Turnkey Asset Management Program (TAMP)

DEFINITION of 'Turnkey Asset Management Program (TAMP)'

A fee-account technology platform that financial advisers, broker-dealers, insurance companies, banks, law firms and CPA firms can use to oversee their clients’ investment accounts. Turnkey asset management programs (TAMP) free up these professionals’ time to focus on providing clients with service in their areas of expertise, which may not include asset management tasks like investment research and portfolio allocation. TAMPs also handle account administration, billing and reporting. Essentially, TAMPs let professionals delegate asset management responsibilities to someone else who specializes in it. TAMPs can serve all types of investors, from mass market, lower net worth clients to ultra high net worth individuals.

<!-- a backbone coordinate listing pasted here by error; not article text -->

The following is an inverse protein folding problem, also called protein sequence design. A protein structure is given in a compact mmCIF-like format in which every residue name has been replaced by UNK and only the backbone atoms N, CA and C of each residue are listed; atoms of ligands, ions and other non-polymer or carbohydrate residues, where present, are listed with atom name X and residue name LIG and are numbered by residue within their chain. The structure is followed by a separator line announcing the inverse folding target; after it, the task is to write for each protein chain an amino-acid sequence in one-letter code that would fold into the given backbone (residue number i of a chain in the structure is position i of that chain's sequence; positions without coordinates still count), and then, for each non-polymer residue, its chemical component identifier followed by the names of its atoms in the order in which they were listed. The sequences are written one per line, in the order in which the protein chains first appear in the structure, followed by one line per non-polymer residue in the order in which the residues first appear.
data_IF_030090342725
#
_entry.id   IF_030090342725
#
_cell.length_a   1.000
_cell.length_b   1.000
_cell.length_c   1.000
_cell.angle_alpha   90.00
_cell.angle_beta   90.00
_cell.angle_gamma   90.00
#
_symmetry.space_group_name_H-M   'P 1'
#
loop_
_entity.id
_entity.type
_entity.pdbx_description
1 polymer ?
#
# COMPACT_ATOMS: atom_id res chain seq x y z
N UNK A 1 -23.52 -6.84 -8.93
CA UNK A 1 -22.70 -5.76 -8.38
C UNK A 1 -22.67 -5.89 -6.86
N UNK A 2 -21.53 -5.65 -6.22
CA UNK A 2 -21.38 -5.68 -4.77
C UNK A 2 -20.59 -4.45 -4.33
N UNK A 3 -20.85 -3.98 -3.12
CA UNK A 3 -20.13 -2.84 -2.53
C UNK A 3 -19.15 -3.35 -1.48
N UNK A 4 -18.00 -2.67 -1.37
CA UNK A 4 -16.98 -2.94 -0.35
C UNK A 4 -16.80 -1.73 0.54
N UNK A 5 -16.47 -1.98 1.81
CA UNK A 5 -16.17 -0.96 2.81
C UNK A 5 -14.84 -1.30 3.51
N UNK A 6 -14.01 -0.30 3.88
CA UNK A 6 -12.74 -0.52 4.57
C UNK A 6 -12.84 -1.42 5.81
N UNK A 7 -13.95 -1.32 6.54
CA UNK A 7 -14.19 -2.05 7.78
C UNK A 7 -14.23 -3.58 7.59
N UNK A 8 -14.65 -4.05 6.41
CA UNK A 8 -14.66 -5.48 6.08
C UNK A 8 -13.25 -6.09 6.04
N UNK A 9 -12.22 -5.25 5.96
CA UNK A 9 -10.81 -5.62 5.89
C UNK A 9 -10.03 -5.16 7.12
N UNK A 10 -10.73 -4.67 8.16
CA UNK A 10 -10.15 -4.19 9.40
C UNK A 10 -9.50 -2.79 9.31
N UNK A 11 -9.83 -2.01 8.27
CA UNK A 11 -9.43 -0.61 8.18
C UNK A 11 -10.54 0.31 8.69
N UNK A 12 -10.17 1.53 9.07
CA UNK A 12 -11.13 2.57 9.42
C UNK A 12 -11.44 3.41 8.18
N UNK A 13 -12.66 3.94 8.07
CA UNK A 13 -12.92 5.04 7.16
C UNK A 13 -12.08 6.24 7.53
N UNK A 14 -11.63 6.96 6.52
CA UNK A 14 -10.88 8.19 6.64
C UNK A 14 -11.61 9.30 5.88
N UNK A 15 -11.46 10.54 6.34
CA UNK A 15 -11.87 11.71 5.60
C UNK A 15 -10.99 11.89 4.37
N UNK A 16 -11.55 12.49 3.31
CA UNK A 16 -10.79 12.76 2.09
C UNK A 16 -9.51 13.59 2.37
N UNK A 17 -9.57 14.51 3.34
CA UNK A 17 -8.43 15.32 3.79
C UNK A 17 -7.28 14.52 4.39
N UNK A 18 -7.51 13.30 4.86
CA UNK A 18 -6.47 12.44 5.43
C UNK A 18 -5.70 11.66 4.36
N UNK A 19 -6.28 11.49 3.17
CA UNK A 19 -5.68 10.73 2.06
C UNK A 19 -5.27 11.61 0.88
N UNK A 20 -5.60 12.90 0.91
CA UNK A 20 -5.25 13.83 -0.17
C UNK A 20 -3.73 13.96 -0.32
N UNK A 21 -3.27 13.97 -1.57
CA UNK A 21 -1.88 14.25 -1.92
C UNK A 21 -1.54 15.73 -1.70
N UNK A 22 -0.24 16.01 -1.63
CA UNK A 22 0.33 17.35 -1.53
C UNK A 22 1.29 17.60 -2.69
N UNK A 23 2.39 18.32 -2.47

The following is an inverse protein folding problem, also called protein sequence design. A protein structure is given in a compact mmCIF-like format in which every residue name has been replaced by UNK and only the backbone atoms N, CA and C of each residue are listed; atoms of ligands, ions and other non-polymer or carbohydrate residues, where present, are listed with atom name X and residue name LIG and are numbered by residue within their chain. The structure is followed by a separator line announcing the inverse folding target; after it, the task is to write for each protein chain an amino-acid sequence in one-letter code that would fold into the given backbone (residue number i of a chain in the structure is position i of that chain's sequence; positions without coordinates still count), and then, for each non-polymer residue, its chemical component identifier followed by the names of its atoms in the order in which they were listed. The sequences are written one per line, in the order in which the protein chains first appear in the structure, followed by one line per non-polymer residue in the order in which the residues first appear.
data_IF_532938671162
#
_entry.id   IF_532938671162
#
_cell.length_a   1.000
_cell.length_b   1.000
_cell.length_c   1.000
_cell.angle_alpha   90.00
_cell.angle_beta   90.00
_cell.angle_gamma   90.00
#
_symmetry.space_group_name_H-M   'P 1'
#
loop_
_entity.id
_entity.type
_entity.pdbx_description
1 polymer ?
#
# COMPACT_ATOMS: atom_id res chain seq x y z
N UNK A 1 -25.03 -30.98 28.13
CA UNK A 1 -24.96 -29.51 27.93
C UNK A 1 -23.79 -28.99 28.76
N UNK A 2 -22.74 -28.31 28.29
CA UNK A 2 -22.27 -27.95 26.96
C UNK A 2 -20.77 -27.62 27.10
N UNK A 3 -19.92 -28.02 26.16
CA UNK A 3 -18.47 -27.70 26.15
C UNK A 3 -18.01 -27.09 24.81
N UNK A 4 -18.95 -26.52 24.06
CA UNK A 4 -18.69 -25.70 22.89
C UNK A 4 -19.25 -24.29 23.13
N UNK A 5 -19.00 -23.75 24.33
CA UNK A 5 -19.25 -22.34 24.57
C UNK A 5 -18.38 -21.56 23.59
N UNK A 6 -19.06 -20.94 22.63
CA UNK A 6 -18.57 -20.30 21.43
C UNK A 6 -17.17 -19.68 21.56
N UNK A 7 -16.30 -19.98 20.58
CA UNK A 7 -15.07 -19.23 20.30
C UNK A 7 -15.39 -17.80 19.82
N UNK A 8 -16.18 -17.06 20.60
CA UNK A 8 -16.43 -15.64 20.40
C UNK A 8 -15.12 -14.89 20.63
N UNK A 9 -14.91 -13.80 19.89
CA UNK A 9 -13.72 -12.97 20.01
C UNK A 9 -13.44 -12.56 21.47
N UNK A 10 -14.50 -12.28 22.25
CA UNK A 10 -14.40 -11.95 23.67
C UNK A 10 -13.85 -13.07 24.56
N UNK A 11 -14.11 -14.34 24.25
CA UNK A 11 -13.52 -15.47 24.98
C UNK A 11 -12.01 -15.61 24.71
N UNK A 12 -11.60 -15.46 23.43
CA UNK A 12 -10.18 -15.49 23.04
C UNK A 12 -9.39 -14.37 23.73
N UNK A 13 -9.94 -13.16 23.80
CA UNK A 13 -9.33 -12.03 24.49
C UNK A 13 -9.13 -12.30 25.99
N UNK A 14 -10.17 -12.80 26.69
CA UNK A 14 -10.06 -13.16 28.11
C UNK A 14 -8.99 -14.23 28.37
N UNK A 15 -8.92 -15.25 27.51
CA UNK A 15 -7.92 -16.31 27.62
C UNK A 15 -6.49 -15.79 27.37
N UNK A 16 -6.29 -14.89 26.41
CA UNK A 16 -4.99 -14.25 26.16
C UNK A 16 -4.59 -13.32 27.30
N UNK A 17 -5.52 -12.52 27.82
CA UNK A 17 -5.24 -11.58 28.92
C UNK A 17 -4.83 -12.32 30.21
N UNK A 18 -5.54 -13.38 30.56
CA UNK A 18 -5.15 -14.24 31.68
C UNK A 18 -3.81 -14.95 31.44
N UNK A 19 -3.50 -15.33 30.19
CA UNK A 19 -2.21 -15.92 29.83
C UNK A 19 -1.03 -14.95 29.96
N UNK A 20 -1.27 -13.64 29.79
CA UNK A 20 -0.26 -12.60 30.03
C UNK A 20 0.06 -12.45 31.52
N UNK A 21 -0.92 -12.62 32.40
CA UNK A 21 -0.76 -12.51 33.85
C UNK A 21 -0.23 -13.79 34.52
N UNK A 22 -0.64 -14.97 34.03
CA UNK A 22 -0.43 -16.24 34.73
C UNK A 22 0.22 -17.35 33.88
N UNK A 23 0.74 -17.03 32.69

BREAKING DOWN 'Turnkey Asset Management Program (TAMP)'

Delegating asset management helps professionals who use TAMPs to increase profitability by freeing up more time for tasks like attracting new clients and meeting with clients in person. TAMPs can also save their clients money as it can be expensive to develop a proprietary asset management system if the company does not already have one in place. Using TAMPs also helps wealth advisers limit their risk of being sued for poor investment performance. By outsourcing investment selection and management, they transfer part of that risk to the TAMP.

TAMPs have become considerably more popular in recent years, with a steady increase from about $50 billion in assets under management in 2008 to nearly $250 billion in assets under management in 2013. Major TAMP providers include Envestnet, SEI and Genworth.

Mutual fund wraps, ETF wraps, separately managed accounts, unified managed accounts and unified managed households are the five types of TAMPs. TAMPs typically charge fees of about 0.85% to 2.80% depending on the amount of assets under management and the complexity of the investments held.

TAMPs are available in both off-the-shelf and customized varieties. They are often privately labeled, meaning that it isn’t apparent to clients that a third party is handling their investments.